To determine the wound perimeter the wound region was traced with the Marching Squares algorithm [_{S} was the number of pixels in

In order to limit the detection of erroneous wounds a reference coordinate _{1} and _{2}

After wound detection, Gaussian Process Regression (GPR) [_{α}(_{ϕ}(_{α} and _{ϕ} are constants. The fitted GPs allow for posterior predictions with Bayesian estimated uncertainty of area and perimeter (red lines

(A) Detected wound at 1 hour (blue line) progressing to 15 hours (white line). The algorithm utilizes a combination of measured data (blue) and predicted data (red) in order determine the change in wound perimeter (B), wound area (C) and the derived cell velocity (D). Expected data which is found to be missing can be imputed by the model (green). All error bars signify one standard deviation of data and predictions colored accordingly.

Using our method we investigated the concerted velocity of MDA-MB-231 cells, an epithelial-like breast cancer cell line with a very strong migrating phenotype [

Cells were transfected with pooled Silencer Select siRNAs (three siRNAs per pool, 10nM final concentration) using lipofectamine RNAiMAX for 48 hours prior to experimentation. In addition to the three siRNAs previously described cells were also transfected with a non-targeting siRNA, which should represent the migratory potential of unperturbed MDA-MB-231 cells. Following gene knockdown the zone exclusion was removed and cells were imaged for 16 hours in 1 hour intervals on a high content screening system (PerkinElmer Opera) at 10x magnification (1.3μm per pixel resolution) to detect red fluorescent protein tagged histone (nuclear staining) and diffuse green fluorescent protein (cytoplasmic staining).

Each of the four knockdowns was repeated 28 times generating 112 time series in total. The exclusion wounds were detected using the following settings,

To compare the computed cell velocities with the more conventional readout of change in area over time the mean change of area was found by taking the slope of a linear least square regression from the area data for each time series. For velocity the weighted average of the velocity was calculated for each time series weighted by the velocity precision

(A) Mean area change. (B) Mean velocity. Blue lines illustrate PLK1 mean response and red lines illustrate 3 times PLK1 response. (C) Signal to noise comparison of the area change and mean velocity.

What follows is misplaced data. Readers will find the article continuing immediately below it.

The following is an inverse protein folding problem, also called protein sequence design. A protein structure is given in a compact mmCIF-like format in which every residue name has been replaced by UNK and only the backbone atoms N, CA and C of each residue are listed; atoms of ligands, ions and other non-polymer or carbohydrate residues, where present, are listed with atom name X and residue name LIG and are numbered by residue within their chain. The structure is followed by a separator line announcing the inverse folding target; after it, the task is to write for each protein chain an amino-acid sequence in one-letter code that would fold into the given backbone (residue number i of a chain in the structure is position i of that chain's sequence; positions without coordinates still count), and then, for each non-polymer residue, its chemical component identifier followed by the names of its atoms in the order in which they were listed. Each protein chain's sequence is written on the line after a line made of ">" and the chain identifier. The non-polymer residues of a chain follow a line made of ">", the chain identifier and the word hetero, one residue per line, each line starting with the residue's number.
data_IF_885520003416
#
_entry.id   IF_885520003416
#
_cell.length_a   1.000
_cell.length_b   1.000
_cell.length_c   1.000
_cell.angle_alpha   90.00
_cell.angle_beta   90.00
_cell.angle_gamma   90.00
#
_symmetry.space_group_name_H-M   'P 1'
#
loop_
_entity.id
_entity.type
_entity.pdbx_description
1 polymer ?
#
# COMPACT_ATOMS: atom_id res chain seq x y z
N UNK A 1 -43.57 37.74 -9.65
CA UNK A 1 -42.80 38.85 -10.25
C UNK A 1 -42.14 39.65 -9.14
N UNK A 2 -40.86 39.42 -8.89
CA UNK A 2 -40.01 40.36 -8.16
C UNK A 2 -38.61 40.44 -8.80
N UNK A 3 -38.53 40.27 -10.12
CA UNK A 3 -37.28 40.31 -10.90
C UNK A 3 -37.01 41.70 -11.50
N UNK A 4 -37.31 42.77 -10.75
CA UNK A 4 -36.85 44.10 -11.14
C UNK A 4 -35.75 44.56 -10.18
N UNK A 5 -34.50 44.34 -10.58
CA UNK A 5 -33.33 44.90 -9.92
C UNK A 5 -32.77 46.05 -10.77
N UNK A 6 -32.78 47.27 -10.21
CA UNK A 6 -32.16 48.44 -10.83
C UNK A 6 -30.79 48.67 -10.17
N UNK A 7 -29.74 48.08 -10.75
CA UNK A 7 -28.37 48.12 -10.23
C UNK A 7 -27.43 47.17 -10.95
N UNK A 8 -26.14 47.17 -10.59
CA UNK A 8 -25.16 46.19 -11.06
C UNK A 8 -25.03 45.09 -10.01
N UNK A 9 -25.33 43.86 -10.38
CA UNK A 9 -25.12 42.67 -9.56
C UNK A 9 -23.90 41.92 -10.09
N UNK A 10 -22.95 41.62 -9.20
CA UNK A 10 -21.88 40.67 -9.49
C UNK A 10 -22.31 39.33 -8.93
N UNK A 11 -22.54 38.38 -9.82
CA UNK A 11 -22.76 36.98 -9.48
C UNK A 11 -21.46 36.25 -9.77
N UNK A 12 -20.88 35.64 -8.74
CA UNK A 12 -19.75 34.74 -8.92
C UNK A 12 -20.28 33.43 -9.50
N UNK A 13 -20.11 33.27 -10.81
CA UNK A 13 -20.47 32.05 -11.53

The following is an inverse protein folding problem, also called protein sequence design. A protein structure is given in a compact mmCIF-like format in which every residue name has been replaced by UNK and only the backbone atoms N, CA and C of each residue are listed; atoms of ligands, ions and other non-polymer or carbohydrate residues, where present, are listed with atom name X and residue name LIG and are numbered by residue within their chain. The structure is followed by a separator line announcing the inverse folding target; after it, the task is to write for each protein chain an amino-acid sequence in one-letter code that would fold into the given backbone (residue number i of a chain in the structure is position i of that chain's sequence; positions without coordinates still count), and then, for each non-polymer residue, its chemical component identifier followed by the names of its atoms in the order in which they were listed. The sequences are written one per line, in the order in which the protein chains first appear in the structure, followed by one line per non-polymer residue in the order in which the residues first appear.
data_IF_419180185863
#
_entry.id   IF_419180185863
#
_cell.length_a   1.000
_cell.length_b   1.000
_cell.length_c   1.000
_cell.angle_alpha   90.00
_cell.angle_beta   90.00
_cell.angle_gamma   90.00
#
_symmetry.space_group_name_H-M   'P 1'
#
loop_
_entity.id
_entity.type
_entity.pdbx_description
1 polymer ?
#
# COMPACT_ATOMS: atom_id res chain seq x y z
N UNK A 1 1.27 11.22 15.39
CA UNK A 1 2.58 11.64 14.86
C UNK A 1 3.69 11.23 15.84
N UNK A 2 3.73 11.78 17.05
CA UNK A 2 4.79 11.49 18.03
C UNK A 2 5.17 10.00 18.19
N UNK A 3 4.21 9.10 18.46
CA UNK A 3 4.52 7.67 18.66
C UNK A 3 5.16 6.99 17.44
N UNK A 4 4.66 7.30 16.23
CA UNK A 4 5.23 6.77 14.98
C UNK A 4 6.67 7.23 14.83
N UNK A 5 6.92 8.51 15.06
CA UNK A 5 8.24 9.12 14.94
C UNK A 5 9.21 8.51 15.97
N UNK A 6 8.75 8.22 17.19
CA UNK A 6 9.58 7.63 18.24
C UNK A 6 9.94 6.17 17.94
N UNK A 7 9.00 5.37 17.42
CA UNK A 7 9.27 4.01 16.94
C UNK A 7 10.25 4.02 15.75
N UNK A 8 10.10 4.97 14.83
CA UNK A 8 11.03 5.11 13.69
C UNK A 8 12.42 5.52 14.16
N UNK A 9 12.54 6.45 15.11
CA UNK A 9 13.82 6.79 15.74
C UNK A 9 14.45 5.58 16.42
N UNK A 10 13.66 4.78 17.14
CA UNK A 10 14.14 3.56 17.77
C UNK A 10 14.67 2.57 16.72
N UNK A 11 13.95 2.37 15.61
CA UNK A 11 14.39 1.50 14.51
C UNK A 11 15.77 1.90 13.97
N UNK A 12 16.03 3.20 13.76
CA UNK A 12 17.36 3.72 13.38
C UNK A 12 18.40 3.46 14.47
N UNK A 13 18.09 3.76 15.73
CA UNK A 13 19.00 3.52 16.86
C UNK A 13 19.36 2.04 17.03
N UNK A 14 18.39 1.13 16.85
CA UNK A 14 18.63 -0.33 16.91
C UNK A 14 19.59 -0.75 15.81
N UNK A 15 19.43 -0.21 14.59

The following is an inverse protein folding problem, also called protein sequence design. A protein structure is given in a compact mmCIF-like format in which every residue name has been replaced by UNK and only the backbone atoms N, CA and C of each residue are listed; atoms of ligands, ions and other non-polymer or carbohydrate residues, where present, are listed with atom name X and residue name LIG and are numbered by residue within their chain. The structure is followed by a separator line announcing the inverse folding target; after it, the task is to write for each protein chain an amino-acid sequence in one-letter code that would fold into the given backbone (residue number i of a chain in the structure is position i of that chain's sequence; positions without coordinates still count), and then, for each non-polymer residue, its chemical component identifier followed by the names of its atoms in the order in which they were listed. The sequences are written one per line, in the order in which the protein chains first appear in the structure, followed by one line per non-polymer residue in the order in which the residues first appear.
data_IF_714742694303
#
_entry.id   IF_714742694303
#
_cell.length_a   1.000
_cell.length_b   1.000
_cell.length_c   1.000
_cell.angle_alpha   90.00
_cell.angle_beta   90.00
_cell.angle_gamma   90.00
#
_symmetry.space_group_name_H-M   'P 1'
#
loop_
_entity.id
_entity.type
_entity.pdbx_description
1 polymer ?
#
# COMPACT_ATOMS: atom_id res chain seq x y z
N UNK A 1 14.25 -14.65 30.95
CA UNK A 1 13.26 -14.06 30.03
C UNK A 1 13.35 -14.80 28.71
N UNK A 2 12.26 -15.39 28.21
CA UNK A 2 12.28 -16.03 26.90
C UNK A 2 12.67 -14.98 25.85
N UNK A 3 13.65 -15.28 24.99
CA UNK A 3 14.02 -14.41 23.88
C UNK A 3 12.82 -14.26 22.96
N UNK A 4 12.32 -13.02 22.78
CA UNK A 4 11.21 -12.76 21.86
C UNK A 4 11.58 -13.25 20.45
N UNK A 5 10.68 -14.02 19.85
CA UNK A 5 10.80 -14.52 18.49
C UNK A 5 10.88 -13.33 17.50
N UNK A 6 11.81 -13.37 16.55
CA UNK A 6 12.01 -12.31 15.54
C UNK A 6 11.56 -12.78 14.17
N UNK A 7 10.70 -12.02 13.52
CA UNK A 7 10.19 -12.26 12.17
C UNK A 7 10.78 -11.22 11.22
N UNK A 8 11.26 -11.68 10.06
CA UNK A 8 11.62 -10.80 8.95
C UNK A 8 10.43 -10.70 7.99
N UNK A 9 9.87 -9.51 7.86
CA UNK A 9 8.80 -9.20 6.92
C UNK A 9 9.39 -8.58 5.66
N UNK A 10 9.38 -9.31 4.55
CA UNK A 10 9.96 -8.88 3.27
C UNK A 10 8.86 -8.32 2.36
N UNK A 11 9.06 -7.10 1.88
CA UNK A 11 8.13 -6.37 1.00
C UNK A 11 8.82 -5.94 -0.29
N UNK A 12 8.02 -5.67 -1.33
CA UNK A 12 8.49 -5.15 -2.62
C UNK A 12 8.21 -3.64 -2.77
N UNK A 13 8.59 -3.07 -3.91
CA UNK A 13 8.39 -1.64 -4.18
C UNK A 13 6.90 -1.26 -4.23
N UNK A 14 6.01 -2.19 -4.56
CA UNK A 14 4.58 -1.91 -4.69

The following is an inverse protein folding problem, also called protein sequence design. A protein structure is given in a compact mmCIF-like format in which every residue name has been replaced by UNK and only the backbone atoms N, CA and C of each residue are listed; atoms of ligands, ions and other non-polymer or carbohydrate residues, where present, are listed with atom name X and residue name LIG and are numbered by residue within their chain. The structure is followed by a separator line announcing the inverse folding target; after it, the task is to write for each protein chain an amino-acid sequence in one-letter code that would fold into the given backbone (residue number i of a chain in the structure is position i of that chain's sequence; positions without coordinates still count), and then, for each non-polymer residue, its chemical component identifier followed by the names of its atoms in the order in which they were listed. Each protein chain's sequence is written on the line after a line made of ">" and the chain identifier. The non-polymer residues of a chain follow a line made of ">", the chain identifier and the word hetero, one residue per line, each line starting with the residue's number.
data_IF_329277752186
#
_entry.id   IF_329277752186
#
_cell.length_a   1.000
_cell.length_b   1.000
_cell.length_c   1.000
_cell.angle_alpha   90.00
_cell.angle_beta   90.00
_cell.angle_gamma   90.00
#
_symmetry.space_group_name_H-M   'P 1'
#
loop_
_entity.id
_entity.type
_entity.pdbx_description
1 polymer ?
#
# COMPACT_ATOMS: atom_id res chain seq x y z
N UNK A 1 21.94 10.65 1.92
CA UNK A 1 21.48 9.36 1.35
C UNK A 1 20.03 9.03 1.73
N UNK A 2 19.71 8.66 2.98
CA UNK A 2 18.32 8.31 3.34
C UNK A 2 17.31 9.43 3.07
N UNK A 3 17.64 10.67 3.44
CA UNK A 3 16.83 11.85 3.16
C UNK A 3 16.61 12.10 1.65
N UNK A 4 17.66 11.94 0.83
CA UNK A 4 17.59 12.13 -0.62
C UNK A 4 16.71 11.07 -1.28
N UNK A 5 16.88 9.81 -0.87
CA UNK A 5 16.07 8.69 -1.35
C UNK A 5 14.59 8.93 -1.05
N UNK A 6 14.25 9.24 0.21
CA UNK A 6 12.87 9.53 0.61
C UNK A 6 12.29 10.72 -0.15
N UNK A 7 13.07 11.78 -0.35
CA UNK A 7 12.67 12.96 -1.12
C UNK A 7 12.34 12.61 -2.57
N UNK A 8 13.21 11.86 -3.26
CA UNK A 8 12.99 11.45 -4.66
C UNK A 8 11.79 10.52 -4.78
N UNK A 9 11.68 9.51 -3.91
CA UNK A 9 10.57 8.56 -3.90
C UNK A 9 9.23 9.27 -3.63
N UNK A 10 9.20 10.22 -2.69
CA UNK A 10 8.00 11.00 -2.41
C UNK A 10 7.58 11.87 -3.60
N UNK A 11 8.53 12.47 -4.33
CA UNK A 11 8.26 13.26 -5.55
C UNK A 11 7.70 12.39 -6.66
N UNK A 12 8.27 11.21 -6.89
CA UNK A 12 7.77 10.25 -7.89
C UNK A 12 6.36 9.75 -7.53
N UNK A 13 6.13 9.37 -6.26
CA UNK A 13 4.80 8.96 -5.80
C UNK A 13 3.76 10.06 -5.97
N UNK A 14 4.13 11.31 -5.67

(A) Wound detection in non-fluorescent images. (B) Mean area change. (C) Mean velocity. Blue lines illustrate starve response median value and red lines illustrate 110% of this value. (D) Signal to noise comparison of the area change and mean velocity.

These analyses demonstrate that determining cell velocity enables better separation of conditions in high content screening assays and would thus facilitate more accurate detection of potential therapeutic targets or treatment strategies. We note that wound geometry can change over time for no obvious biological reason (see imaging data associated with this paper on bowhead.lindinglab.science for examples), wounds that are circular to begin with become more square or triangular over time. In these cases the imaging method, mainly the number of time points used to calculate the wound closure, would have a significant impact on the result if area change was used, and may also affect the signal-to-noise ratio. In comparison, velocity is an absolute measurement that was not affected by the different imaging methods, and instrumentation, employed to generate the two datasets tested here.

For platform independence the wound detection algorithm was constructed using Python. Documentation, source code, data used in the paper and examples are hosted online at

The original image (A) is first flattened to gray scale, then convoluted with a Gaussian filter at chosen standard deviation

(TIF)

Both are available with Bowhead.

(TIF)

Cells with PLK1 knockdown are not migrating. MYH9 and POU5F1 knockdown cells are migrating faster and slower respectively compared to non-targeting cells.

(TIF)

Non-targeting cells migrating into the wound with detected border in blue, 1 to 11 hours.

(MP4)

Non-targeting cells migrating into the wound with detected border in blue, 1 to 17 hours.

(MP4)